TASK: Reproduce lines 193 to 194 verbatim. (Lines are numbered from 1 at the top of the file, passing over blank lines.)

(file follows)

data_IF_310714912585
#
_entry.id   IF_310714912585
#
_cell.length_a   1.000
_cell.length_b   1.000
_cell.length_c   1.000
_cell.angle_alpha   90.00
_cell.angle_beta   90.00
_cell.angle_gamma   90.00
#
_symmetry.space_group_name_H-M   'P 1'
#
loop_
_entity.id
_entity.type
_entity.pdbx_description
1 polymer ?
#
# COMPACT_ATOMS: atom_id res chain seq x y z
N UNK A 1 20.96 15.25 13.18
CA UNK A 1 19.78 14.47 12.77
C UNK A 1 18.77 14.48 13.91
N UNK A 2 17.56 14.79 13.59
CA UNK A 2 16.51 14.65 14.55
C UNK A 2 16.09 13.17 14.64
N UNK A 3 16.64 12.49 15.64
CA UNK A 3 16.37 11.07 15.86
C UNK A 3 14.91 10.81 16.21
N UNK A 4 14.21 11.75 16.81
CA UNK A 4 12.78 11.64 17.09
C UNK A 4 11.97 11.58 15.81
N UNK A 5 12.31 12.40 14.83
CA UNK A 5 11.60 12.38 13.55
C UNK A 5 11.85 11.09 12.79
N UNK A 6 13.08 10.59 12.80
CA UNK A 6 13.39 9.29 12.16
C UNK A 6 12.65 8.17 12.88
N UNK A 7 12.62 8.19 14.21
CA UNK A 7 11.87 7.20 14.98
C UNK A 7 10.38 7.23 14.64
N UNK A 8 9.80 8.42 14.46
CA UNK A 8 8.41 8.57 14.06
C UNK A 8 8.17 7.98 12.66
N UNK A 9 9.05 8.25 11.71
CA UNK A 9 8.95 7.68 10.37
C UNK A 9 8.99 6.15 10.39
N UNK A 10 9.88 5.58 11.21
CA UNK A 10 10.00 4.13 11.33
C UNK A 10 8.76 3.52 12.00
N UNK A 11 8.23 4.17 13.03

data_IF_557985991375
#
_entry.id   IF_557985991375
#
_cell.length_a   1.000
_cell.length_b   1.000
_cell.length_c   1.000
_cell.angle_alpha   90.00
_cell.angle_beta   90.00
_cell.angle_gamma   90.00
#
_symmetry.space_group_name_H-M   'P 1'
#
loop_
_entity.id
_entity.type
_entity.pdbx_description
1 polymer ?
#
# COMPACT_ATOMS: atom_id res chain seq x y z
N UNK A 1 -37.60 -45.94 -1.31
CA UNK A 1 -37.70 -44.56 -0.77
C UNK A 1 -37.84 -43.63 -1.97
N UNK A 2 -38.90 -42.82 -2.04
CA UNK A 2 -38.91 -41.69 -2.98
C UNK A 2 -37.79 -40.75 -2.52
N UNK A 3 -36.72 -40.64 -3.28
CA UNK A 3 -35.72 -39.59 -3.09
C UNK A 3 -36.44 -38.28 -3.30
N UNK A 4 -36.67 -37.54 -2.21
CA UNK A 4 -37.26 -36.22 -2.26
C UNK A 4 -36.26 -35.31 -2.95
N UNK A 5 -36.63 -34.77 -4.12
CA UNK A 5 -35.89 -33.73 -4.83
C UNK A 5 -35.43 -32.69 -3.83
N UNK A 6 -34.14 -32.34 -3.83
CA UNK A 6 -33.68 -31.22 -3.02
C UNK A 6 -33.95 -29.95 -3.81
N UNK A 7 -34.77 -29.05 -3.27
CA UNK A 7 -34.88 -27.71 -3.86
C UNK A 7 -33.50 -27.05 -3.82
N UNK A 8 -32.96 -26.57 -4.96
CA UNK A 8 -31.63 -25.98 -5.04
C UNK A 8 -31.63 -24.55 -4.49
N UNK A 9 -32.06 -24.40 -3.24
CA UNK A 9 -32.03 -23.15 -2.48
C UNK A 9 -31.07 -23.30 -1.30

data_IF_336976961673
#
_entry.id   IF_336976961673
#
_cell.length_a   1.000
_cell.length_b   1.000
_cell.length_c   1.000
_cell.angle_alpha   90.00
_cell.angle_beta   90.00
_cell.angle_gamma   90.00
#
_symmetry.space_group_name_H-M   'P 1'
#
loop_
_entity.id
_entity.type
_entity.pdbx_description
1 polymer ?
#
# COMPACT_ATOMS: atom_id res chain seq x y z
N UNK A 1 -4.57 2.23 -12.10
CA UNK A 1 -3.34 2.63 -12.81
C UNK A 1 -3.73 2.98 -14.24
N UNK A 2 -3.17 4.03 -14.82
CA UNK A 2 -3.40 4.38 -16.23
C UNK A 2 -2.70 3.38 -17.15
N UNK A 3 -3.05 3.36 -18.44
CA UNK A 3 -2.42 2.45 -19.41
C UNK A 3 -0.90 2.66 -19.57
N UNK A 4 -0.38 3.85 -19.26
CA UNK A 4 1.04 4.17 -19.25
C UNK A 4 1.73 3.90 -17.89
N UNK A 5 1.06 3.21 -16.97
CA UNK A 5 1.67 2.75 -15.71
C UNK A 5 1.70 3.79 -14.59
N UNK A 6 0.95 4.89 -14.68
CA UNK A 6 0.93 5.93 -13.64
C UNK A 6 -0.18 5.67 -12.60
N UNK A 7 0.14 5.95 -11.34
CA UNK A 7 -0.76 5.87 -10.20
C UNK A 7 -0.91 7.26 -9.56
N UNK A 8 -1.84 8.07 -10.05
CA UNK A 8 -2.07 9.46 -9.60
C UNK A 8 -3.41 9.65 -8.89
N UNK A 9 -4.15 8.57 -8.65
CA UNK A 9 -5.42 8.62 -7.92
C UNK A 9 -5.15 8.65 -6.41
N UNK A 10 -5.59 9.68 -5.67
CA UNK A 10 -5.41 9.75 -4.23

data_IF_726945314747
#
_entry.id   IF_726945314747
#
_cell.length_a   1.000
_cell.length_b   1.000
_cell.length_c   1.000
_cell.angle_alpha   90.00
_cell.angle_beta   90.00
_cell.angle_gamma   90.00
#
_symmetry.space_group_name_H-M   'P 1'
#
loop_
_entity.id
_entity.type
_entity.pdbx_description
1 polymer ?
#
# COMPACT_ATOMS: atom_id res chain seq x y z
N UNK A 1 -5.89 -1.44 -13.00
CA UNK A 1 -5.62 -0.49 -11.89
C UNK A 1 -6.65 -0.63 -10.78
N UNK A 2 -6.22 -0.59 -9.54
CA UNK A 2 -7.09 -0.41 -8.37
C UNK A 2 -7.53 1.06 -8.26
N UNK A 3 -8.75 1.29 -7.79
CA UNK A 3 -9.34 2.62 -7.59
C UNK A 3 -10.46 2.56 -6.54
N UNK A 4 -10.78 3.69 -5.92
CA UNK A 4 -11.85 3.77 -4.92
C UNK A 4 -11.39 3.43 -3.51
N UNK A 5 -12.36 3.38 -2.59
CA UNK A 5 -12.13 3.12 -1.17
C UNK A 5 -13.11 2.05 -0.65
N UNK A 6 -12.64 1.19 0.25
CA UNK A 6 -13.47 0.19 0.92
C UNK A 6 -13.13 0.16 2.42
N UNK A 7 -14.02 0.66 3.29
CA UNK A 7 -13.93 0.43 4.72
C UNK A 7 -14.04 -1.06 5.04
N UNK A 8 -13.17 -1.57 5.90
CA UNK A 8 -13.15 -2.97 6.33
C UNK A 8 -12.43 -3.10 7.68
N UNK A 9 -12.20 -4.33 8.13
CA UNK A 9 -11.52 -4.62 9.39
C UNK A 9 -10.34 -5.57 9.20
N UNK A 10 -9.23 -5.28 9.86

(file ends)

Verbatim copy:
CA UNK A 9 -11.52 -4.62 9.39
C UNK A 9 -10.34 -5.57 9.20